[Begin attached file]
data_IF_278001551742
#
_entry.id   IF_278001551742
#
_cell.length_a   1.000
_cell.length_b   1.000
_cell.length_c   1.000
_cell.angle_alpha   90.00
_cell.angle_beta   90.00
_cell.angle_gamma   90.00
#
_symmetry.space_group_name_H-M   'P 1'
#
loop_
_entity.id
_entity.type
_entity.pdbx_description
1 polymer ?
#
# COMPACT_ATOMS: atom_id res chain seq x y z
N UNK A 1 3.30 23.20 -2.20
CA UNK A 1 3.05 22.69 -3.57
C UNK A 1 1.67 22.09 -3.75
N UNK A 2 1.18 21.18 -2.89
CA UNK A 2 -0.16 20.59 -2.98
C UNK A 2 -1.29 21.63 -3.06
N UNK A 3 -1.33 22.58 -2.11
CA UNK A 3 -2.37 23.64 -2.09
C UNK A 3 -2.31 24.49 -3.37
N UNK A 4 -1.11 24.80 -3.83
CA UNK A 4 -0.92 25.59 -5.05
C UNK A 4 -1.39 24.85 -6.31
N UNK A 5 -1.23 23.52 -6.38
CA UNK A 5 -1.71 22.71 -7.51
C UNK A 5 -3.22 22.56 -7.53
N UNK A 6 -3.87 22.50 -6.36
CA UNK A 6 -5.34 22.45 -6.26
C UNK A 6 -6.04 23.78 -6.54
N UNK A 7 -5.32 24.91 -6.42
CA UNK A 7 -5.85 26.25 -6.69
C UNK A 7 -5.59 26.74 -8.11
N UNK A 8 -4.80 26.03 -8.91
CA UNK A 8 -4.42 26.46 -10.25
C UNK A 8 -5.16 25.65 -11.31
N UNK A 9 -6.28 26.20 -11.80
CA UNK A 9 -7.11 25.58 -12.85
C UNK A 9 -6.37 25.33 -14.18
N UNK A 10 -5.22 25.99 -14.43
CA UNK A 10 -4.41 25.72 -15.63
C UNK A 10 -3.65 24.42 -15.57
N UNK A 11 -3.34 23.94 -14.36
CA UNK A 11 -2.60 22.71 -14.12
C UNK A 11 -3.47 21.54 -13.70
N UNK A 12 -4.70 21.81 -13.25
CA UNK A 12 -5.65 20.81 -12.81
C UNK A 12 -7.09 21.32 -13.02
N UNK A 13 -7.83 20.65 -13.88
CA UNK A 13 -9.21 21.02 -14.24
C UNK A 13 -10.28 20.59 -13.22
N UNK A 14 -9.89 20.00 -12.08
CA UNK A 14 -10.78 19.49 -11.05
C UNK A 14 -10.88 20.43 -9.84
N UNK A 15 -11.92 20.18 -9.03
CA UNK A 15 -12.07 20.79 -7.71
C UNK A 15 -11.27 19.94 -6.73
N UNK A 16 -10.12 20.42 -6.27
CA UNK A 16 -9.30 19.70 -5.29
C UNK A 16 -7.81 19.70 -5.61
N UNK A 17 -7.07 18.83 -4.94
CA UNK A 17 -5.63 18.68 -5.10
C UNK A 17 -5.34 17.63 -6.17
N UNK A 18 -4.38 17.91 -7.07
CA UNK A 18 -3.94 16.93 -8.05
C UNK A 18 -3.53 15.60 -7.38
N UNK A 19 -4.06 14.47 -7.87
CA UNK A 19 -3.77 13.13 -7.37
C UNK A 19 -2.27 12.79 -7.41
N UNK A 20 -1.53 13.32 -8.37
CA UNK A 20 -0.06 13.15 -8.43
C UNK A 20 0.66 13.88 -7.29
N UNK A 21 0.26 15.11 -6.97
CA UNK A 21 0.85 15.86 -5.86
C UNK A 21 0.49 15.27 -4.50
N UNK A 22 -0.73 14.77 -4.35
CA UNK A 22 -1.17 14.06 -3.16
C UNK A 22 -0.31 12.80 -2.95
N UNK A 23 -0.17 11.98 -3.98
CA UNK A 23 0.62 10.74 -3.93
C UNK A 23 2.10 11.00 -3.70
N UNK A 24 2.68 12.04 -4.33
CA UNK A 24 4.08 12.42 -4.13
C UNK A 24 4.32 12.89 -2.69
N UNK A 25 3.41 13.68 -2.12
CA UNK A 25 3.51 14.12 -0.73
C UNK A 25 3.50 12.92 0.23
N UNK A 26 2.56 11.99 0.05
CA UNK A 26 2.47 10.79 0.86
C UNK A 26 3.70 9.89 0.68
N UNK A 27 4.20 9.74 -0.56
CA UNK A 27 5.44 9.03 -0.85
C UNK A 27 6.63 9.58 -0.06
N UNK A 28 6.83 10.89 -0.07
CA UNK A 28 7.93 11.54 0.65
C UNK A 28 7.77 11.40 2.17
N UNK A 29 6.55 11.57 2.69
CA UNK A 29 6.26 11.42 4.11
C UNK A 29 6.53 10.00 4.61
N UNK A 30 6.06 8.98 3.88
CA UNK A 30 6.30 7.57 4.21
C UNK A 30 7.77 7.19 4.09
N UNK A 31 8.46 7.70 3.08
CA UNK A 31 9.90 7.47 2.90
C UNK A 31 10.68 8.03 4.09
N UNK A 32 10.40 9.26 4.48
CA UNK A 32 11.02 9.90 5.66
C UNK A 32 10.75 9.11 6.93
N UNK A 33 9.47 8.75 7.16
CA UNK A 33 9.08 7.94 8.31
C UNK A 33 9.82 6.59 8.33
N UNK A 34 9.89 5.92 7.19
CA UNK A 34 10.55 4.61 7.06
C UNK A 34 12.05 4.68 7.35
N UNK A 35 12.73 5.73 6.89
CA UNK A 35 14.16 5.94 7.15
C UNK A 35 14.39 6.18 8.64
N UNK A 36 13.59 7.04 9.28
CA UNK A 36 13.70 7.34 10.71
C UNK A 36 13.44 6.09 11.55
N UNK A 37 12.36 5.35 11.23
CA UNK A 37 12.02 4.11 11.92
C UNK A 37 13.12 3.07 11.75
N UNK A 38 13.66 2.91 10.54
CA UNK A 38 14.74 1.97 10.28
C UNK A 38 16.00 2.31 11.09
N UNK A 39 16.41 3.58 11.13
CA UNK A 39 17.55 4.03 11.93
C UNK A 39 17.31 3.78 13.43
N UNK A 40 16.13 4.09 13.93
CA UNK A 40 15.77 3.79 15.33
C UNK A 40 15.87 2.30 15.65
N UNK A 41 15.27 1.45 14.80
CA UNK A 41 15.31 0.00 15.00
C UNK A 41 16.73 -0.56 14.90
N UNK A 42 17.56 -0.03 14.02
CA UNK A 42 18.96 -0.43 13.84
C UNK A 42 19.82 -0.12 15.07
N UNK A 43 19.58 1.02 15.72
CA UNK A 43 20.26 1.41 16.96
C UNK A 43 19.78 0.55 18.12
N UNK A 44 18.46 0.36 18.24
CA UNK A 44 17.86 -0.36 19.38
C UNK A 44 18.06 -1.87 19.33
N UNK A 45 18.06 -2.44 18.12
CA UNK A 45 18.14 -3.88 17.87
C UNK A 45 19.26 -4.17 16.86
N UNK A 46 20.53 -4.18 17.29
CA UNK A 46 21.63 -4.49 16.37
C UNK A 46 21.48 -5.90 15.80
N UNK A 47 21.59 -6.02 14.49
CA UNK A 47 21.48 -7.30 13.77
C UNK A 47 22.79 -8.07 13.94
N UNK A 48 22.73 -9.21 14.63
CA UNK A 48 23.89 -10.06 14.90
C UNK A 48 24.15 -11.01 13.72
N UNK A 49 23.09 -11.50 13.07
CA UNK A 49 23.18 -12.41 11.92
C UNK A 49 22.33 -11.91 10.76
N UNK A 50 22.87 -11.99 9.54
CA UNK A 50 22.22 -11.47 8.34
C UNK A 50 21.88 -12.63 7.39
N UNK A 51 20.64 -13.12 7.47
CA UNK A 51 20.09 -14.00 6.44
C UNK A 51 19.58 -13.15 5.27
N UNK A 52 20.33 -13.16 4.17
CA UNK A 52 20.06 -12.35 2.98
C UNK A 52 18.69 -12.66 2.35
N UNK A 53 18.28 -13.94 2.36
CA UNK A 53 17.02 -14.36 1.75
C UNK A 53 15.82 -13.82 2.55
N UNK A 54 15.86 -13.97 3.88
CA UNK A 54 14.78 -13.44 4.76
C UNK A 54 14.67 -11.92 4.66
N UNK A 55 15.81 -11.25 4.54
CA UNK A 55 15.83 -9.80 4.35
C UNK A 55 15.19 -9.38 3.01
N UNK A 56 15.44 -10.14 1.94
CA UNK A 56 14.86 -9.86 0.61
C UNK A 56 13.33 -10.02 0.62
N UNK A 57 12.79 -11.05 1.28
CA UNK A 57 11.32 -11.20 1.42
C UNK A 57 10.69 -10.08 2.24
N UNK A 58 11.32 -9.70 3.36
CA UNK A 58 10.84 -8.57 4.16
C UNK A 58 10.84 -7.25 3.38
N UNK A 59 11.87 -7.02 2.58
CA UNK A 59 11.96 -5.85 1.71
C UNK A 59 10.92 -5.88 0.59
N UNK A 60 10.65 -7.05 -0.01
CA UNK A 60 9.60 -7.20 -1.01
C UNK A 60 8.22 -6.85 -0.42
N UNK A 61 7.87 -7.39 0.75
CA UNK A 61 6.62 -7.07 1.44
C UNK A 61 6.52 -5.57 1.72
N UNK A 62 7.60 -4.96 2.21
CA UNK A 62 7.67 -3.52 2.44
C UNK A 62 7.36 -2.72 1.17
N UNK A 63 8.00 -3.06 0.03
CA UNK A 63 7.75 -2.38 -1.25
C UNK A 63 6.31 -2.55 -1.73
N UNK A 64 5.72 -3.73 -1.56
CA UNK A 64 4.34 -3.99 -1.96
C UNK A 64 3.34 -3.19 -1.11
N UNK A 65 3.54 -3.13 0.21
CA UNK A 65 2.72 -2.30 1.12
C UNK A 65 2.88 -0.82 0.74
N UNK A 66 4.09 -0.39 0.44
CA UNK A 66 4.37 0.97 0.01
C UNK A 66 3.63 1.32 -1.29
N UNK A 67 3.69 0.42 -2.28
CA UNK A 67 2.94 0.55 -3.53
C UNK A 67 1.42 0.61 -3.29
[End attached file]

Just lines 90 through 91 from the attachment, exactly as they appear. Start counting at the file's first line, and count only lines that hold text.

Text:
N UNK A 24 2.68 12.04 -4.33
CA UNK A 24 4.08 12.42 -4.13